Oklahoma Not OK With State-Funded Religious Statue

The city of Edmond, Oklahoma, recently offered to pay for half of a sculpture that looks suspiciously like Jesus and is titled, “Come Unto Me,” the Associated Press reports. The 26-inch bronze sculpture by Rosalind Cook, which shows a familiar-looking bearded man in a robe and sandals talking to children, is to be placed outside a Catholic gift shop whose owner raised the funds to pay the other half of the statue’s $7800 price tag. Speaking to the AP, June Cartwright of the Edmond Visual Arts Commission said, “It doesn’t state that it is specifically Jesus. It is whatever you perceive it to be.”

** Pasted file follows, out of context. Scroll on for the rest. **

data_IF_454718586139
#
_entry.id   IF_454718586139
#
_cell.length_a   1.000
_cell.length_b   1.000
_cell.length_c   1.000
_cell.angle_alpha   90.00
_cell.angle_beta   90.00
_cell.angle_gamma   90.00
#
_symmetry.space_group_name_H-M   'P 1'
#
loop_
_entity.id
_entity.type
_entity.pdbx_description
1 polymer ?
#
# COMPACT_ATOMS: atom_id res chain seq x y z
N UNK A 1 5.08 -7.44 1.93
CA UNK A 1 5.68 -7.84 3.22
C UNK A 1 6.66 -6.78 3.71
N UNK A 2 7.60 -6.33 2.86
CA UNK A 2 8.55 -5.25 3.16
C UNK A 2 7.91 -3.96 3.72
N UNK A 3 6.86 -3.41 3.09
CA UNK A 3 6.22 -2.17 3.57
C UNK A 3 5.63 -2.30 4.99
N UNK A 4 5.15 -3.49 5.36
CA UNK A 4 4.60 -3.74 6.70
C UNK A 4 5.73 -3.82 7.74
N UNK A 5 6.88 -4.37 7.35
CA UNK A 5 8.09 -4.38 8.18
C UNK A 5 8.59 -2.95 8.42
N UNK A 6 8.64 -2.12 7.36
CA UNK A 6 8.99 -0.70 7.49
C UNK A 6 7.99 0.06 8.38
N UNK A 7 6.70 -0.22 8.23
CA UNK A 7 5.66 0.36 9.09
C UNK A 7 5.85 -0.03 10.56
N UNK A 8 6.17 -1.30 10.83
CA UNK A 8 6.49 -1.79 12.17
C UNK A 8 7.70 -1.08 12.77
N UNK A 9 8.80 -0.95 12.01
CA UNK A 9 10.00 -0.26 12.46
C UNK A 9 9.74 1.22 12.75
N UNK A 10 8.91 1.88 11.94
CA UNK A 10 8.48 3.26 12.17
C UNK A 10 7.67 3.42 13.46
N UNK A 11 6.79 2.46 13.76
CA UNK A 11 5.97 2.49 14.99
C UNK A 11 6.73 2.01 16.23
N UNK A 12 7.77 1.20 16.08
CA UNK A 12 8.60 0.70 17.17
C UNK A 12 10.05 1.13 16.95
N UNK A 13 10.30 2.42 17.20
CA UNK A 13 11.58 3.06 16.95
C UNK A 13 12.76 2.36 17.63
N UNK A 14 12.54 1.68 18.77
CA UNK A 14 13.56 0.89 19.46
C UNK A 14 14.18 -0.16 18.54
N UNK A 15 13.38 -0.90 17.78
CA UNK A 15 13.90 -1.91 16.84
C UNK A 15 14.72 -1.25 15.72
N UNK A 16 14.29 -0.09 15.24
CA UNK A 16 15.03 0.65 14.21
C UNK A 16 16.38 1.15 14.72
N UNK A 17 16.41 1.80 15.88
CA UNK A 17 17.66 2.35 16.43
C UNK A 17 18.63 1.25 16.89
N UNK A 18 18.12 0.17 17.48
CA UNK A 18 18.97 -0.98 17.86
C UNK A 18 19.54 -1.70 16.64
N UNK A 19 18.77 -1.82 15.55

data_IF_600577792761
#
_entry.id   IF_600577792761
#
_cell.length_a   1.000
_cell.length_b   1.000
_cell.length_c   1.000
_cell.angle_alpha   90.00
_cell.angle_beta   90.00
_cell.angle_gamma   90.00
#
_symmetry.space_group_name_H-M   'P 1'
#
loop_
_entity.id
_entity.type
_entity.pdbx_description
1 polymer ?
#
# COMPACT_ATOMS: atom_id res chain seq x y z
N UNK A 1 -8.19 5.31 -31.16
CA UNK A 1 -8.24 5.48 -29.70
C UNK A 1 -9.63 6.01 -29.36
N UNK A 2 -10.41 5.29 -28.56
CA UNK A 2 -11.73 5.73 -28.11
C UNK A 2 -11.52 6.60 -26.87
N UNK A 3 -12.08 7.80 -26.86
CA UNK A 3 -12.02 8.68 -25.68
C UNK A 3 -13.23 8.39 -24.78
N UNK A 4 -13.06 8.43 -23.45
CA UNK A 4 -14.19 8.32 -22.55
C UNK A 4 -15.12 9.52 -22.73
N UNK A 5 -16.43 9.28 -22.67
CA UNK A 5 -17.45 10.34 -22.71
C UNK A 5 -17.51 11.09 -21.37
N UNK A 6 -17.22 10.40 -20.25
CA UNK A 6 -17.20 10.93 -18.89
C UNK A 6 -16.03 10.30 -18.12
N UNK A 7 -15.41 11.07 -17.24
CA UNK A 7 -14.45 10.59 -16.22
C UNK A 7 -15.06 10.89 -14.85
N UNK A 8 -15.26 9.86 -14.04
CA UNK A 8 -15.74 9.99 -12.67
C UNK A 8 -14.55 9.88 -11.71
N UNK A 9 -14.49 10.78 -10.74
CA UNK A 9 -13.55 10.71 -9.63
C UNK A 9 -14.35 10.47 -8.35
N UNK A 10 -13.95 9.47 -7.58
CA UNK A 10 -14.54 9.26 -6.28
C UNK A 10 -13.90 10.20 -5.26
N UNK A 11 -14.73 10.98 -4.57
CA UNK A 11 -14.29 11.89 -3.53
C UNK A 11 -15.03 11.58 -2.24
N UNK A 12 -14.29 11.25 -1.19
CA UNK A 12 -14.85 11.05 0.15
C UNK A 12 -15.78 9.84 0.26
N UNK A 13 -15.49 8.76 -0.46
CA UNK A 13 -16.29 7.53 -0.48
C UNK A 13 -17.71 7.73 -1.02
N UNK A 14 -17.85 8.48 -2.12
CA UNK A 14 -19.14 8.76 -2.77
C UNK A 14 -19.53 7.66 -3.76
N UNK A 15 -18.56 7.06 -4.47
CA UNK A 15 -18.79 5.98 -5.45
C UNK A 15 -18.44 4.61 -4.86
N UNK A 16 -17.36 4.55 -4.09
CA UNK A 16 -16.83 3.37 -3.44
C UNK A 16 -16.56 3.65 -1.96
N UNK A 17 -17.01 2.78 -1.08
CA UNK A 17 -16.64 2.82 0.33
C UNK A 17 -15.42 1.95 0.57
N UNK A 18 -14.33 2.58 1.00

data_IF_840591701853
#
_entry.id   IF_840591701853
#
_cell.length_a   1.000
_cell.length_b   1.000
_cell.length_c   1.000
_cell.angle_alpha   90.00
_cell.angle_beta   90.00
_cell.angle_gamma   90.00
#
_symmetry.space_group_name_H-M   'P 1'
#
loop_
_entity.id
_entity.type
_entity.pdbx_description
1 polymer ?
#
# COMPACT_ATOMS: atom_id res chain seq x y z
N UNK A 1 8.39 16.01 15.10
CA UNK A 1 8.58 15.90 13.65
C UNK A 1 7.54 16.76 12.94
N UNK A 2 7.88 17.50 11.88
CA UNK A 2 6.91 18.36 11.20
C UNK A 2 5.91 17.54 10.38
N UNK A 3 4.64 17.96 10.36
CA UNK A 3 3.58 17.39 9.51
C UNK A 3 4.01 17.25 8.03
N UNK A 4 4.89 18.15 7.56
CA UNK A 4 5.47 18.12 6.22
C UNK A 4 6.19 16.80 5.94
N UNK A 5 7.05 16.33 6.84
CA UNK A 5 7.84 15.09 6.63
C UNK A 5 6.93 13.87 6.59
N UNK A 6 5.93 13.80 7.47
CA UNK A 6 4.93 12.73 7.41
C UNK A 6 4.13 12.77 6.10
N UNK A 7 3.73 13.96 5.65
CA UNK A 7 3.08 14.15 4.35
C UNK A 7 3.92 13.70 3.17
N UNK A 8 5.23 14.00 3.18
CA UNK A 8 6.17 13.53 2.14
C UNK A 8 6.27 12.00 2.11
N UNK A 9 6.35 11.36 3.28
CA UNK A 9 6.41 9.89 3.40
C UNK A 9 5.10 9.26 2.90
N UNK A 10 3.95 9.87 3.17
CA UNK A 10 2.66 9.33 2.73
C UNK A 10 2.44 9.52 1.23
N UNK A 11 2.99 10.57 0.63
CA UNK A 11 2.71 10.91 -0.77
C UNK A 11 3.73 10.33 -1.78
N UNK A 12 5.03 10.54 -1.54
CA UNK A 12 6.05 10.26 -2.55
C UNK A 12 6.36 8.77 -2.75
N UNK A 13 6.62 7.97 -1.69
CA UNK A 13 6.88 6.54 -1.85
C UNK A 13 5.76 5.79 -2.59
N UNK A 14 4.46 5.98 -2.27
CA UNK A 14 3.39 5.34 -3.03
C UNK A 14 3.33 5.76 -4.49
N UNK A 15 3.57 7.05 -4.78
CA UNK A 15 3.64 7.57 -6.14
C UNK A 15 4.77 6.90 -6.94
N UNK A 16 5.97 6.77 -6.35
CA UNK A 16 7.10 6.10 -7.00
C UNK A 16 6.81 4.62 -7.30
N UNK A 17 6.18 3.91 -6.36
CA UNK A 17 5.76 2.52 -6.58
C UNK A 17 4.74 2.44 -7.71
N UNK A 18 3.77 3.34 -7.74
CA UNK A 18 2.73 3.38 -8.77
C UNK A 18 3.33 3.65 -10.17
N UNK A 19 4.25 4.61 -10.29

The claim might be slightly disingenuous, considering the artist identified the sculpture as one of Jesus on her website.

After an outcry led by Americans United for Separation of Church and State, the mayor of Edmond announced that the city would not go through with the deal, and that the sculpture would be paid for by private funding.

The controversy lasted only a few days, but it’s just one of many instances where the city of Edmond has tried to muddle the line between church and state. In 1996, Edmond lost a Supreme Court battle to keep a cross in the city seal. Last year, city officials were forced to back down from their decision to use over $8000 in public funds to put a statue of Moses outside a local church.

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